Money Heist also manages some wonderfully subversive tricks too. It presents several of the hostages as the true villains of the peace. It shows the vulnerability and fragility of the police officers dealing with the heist. And it constantly undermines our expectations of who the robbers are and what motivates them. While it clearly draws inspiration from the likes of the Oceans franchise, The Sting, Inside Man, Heat, and any other great heist movies you care to mention, it evolves the classic ‘cops ‘n’ robbers’ formula in ways you definitely haven’t seen before. Sure, you’ve cheered on the criminals in other shows and movies, but how often did their plight leave you close to (or actually in) tears? Or how many times did you actually cheer, out loud, at their victories? You’ll likely do both of these, and so much more, during the course of Money Heist.
Sure, there are weak links in the chain. Some of the plot lines are more contrived than others, and occasional episodes feature ‘one twist too many’. There are moments when you’ll shout at the TV to either admonish certain characters for their naivety or to tell them “anyone could have worked that out by now!”, but these all feel like part of the theatre of the show. For the most part the narrative is incredibly clever and very well paced. Certain speeches and lines of dialogue lose a little in translation, and the attitudes of certain characters can seem a little off until you get to know them better. But on the whole, everything hangs together so well, it’s easy to forgive these minor imperfections.
If you must watch with the dub, then it’s better than not watching at all, but you definitely lose much of the expressiveness of the characters. The Professor’s English-language voice is especially poor, losing much of the confidence and gravitas of his speech. Similarly, Inspector Murillo’s dub makes her sound more like a deferring housewife than the resilient lead investigator. Still, there are worse voiceovers out there (hello, Dark), and it stays reasonably faithful to the Spanish script. As do the subtitles.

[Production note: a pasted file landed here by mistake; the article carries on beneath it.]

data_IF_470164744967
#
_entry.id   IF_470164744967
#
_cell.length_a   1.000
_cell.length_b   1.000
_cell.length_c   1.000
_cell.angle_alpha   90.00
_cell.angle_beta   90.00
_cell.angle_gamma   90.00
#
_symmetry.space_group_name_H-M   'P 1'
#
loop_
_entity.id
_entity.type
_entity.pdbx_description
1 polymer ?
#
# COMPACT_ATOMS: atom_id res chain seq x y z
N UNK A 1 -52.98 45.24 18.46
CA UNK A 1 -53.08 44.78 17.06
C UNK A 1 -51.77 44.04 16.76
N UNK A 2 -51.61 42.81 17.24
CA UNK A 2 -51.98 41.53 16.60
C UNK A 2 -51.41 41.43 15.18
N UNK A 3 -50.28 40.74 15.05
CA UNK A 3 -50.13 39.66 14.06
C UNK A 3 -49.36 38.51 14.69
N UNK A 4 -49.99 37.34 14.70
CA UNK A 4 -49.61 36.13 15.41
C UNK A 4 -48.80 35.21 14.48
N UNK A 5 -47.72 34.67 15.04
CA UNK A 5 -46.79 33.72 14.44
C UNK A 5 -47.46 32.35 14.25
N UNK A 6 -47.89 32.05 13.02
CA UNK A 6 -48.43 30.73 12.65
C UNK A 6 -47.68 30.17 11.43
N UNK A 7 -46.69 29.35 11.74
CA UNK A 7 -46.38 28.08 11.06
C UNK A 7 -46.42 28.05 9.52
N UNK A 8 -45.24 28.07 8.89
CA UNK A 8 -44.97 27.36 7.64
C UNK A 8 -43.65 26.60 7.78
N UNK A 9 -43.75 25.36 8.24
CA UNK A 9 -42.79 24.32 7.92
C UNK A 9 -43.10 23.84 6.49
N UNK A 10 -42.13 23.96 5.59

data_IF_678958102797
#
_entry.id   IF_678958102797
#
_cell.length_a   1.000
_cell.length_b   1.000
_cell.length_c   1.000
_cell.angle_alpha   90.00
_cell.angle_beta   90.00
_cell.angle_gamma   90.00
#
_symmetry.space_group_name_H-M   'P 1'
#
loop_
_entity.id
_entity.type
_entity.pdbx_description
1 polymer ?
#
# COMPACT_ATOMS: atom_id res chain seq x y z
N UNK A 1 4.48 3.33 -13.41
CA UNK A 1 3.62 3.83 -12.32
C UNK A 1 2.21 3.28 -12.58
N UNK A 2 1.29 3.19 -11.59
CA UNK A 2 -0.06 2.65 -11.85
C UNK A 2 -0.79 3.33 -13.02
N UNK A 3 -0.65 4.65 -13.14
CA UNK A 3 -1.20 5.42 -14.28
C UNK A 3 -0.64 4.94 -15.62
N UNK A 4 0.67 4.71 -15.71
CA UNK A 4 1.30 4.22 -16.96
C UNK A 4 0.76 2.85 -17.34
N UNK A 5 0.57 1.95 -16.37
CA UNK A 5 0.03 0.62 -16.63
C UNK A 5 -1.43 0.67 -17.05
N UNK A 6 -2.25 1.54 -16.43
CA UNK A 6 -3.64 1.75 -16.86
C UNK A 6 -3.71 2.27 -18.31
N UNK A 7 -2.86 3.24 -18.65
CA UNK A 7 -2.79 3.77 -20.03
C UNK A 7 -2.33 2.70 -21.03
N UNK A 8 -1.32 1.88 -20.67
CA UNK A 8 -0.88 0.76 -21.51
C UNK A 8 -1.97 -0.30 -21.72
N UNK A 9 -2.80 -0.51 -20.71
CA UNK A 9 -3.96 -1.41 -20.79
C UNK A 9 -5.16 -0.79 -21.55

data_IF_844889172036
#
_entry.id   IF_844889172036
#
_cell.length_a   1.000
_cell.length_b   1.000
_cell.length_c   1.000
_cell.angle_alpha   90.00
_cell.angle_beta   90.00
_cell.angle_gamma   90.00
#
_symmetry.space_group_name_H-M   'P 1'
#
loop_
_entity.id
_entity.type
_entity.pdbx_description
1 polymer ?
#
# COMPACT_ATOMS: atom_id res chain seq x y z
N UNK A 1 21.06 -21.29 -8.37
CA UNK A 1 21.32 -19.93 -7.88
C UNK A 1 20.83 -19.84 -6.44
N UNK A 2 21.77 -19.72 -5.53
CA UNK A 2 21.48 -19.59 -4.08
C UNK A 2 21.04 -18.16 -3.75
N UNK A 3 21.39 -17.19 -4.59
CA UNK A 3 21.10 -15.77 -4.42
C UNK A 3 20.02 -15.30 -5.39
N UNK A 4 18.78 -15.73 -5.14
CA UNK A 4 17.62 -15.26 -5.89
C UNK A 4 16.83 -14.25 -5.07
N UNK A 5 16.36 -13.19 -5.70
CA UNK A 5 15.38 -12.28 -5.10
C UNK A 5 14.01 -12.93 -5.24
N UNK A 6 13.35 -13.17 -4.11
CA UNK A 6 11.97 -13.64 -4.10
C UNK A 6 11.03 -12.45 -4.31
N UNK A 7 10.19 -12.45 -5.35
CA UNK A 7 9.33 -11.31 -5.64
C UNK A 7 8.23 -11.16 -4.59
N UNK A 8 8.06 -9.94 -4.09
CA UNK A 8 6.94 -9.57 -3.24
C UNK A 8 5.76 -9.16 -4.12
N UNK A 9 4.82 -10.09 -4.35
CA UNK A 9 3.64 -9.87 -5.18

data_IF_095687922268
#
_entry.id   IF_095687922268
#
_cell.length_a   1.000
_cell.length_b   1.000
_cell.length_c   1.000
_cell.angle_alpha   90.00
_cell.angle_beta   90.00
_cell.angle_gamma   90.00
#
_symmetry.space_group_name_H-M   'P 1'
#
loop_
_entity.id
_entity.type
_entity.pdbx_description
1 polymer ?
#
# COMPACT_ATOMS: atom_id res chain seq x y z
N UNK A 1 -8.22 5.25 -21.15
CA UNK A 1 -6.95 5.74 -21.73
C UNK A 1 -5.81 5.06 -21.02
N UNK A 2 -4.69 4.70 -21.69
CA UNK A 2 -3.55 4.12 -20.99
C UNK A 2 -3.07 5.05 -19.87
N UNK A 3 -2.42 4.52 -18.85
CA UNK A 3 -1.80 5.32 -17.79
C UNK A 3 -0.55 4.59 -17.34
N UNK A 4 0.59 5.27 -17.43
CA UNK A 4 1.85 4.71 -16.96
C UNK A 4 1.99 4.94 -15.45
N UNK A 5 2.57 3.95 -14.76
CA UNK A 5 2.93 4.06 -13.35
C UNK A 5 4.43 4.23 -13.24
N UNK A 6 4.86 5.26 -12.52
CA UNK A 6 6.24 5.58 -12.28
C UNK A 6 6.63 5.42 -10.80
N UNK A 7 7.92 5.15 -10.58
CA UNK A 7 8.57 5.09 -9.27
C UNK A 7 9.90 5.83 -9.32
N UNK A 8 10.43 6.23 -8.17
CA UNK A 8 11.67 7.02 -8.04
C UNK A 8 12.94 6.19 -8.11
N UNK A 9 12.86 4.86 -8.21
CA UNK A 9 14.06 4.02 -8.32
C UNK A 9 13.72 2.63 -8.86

With a name as generic as Money Heist, and the added difficulty of subtitles, it’s a miracle anyone outside of native Spain (and the more niche, foreign crime drama communities) have watched this show at all. It’s a tough sell for a vast, global audience, and it’s testament to the quality that Money Heist is currently Netflix’s best-watched non-English show. It took me three months to finally take the plunge after adding it to my Watchlist, the lure of shows like GLOW season 2, Luke Cage season 2, and Lost in Space always seeming more tempting and ‘easier’ to digest – but I’m so glad I did. So take an hour of your TV-watching life to immerse yourself in one of the best crime dramas of recent times, and learn to accept the subtitles. You could just discover your new favourite show, and once that happens you won’t stop watching until the bitter, thrilling, emotional end.